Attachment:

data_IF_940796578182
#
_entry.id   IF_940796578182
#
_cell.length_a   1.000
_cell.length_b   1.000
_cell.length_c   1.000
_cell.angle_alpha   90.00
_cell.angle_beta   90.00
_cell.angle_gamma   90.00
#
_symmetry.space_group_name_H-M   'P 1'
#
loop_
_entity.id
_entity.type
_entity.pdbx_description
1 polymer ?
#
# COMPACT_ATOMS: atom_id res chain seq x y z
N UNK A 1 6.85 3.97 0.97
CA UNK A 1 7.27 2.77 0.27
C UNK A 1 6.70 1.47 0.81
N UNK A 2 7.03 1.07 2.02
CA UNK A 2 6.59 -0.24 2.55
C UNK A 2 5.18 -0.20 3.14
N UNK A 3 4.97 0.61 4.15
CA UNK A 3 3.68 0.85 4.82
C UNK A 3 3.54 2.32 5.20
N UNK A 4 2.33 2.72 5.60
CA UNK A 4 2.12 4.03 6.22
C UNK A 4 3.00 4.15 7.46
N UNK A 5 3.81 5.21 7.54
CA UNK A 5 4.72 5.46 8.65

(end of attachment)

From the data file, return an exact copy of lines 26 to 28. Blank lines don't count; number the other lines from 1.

C UNK A 2 5.18 -0.20 3.14
N UNK A 3 4.97 0.61 4.15
CA UNK A 3 3.68 0.85 4.82